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Gloucester Docks &
the Sharpness Canal



In times past, a trained diver was a vital part of the canal maintenance team, carrying out underwater inspection and repair work as required. This page highlights some of the diver's tasks and reports on a demonstration of historical diving in July 2006.

Diver in Junction Lock on the Stroudwater CanalDiver's Work on Structures
     A diver was particularly needed for inspecting and repairing lock and dry dock gate sills, for guiding replacement gates into position and checking how they fitted together. The picture shows Joe Lane in the Junction Lock in 1937. A diver also inspected bridge abutments and stop gates every six months and went into the larger culverts under the canal. When a pipe or cable was laid across the canal, the dredger dug out a trench for it but could not get at the sloping sides, so a diver had to dig them with a trenching spade. (Photo: Dennis Fredericks)

Diver's Work on Boats
     Divers also played a vital role in recovering sunken craft, putting cables underneath by sucking away the mud to tunnel in from either side and then pushing through a rod with a line on the end. He removed anything that became snarled round a tug's propeller - usually a dredger wire that had not been slackened off properly. The water was usually so muddy that much of this work had to be done by feel. When not needed for these specialist tasks, the diver was also expected to help with general maintenance jobs.

Risks of the Job
     The work was potentially dangerous. When working on the lock at Sharpness, one diver was sucked into the upper sluice culvert by the flow of water and was only prevented from going right in by the weights on his chest and back. The lockgatemen could not close the sluice because the diver's legs were through it, so they opened the other sluice to fill the lock and stop the flow past him. When working in the river by Gloucester Quay, a diver was killed when an explosive charge was detonated prematurely.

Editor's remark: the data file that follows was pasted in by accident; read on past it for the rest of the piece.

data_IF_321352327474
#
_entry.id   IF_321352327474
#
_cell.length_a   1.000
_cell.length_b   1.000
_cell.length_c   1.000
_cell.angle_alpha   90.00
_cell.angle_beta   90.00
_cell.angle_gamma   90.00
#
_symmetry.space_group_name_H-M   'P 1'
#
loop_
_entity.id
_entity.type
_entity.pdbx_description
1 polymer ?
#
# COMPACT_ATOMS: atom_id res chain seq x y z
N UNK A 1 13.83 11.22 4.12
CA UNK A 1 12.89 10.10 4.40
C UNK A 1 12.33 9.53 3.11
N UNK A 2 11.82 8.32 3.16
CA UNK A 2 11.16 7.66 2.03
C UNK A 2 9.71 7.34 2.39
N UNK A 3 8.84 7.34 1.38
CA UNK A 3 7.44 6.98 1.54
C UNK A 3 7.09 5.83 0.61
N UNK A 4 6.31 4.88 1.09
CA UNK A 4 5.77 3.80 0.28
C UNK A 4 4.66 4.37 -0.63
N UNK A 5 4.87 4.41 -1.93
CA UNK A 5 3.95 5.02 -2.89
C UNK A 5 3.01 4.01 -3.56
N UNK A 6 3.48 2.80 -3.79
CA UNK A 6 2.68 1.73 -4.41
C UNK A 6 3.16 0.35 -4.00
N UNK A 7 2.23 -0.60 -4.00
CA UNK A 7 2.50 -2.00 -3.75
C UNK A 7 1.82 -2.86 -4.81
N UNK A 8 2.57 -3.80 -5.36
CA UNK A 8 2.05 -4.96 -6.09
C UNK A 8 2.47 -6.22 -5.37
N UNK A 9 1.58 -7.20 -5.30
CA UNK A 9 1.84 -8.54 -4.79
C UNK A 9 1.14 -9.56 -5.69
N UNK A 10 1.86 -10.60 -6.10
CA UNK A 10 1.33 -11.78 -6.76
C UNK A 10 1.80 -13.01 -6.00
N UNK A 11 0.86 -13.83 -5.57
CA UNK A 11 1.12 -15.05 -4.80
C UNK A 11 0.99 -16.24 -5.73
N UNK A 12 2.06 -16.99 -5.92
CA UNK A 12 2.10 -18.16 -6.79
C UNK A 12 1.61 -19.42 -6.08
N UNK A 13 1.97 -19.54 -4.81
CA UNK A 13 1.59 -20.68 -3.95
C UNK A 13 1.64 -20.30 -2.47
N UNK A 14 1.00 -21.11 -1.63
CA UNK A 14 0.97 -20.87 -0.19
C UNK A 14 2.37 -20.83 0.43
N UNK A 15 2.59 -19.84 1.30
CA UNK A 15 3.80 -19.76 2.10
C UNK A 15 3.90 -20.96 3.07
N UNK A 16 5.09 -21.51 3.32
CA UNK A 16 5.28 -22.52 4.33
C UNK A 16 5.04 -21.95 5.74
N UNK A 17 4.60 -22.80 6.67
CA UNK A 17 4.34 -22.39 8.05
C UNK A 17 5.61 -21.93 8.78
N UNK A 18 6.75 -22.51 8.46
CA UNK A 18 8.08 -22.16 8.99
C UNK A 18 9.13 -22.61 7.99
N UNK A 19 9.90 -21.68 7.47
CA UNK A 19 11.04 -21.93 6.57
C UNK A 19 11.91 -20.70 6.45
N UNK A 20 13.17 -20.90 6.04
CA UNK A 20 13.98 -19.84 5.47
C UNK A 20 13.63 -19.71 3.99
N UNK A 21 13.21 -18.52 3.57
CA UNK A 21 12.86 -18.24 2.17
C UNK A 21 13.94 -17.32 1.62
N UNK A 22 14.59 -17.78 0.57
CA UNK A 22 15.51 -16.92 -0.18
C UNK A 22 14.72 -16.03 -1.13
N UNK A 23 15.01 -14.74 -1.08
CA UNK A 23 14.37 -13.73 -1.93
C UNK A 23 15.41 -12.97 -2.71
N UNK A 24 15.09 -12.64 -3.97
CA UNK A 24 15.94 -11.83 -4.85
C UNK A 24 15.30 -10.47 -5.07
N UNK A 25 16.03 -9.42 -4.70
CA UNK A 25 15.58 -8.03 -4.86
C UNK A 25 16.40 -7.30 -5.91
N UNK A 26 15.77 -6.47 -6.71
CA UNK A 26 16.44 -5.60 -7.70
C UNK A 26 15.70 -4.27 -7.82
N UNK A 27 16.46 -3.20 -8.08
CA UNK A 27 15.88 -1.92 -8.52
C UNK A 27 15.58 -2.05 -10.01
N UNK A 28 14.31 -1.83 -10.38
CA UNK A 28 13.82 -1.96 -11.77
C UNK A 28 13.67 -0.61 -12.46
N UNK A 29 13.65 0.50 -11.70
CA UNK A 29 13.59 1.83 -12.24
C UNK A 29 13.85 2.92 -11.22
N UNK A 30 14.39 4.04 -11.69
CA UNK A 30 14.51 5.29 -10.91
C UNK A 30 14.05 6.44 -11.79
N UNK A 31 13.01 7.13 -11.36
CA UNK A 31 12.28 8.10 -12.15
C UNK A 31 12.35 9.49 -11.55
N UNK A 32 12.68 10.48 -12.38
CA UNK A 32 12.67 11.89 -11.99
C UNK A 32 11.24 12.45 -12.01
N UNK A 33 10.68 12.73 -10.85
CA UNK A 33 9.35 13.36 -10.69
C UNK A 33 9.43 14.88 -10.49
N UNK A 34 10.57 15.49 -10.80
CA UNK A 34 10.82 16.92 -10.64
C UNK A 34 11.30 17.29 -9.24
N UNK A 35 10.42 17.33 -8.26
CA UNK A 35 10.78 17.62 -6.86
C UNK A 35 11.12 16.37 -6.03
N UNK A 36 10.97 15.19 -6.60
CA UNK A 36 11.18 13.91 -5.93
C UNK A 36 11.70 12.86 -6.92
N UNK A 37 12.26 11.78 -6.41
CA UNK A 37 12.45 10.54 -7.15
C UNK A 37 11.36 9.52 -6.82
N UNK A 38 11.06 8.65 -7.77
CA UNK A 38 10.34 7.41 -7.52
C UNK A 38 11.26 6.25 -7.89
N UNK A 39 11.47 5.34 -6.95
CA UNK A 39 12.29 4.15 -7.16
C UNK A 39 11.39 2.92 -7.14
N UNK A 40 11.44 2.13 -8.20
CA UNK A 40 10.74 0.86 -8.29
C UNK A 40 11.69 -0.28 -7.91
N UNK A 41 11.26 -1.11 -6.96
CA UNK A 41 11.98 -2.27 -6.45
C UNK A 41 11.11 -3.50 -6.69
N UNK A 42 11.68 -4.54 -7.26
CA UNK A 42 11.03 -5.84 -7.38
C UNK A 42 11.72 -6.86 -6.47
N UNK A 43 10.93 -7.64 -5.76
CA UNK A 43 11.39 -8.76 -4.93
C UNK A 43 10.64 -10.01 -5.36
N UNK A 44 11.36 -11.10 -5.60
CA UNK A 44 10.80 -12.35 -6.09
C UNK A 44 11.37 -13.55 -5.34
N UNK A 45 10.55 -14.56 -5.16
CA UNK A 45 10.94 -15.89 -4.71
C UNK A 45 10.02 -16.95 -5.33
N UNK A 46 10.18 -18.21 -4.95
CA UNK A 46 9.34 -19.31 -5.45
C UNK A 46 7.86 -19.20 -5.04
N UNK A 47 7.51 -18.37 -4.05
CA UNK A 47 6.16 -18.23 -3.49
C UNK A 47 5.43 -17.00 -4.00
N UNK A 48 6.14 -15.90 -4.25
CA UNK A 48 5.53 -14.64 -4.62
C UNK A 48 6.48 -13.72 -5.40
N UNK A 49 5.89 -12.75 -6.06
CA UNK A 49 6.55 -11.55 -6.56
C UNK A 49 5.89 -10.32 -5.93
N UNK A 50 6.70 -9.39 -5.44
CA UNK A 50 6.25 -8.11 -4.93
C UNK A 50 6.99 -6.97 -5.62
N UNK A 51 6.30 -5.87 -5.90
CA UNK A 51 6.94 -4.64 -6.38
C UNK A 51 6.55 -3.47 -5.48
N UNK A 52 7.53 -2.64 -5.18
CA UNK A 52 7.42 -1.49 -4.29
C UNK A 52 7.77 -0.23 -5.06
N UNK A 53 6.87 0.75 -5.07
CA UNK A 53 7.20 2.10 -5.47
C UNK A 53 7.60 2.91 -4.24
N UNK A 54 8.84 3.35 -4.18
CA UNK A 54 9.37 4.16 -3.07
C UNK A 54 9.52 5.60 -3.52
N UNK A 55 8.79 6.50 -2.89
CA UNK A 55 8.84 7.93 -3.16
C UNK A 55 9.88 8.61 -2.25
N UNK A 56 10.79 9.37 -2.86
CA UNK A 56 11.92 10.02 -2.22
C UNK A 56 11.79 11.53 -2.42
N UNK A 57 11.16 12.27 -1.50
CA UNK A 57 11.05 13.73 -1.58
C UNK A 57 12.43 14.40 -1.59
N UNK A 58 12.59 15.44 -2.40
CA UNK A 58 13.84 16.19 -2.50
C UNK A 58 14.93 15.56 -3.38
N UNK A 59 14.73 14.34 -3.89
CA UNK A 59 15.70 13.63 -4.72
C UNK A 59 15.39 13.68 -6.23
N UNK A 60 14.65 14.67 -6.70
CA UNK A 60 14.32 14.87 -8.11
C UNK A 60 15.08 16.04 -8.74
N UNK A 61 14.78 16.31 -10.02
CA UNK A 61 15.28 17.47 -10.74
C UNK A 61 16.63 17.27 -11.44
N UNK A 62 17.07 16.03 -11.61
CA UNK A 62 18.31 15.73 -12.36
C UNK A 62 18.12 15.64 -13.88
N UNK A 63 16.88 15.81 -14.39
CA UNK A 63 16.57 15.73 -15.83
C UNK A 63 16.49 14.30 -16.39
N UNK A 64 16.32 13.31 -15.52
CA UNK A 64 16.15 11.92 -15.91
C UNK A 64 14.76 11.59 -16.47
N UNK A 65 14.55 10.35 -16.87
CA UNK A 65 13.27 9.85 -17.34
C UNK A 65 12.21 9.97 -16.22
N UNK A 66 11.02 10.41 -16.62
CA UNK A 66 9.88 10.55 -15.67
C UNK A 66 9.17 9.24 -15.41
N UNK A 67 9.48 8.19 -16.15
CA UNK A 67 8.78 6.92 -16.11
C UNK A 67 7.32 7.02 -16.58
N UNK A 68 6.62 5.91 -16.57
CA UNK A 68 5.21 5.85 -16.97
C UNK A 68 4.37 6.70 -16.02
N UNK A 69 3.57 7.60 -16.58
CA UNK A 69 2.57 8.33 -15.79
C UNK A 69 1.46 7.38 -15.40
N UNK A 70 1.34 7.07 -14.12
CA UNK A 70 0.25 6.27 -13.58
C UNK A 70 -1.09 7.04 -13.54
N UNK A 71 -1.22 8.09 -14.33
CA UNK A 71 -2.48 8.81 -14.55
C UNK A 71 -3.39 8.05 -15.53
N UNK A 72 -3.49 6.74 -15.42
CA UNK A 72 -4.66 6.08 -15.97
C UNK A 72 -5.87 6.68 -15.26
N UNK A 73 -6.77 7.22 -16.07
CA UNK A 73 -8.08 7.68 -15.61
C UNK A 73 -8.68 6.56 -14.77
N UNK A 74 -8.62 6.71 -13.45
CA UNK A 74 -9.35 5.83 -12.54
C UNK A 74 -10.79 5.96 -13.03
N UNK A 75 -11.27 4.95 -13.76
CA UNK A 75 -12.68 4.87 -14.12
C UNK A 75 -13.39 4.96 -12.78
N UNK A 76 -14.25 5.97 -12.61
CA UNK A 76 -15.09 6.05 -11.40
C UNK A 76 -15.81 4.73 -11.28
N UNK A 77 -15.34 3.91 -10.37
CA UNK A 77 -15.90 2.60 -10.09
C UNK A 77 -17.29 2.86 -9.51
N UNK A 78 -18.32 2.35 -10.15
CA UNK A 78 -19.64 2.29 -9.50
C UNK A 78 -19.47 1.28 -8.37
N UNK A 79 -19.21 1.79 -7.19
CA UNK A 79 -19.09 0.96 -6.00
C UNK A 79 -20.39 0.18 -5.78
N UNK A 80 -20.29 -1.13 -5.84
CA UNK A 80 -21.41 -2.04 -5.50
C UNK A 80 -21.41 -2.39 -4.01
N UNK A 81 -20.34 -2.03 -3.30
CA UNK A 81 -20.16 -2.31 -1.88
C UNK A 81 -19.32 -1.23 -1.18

Members of the Historical Diving SocietyHistorical Diving Demonstration
     The canal maintenance team no longer includes a trained diver, and specialist contractors are now called in when any underwater work is required. However, a glimpse of past life was re-enacted on 29 July 2006 when members of the Historical Diving Society provided demonstrations of the use of the old-style divers suit with a copper helmet. Visitors watched as a diver was helped to put on his lead-weighted boots, and additional weights were attached to his front and back. A helmet was put over his head with air-pipes already attached, and two men started slowly working the air supply pump.

Diver in the Water
     When all was ready, the diver walked slowly to the edge of the quay, lowered himself down the ladder and disappeared under the water. Onlookers could then follow his path, as bubbles emerged from his helmet, and could hear his comments over the intercom system. A second diver in modern kit was standing by in case of emergency, but he was not needed. 

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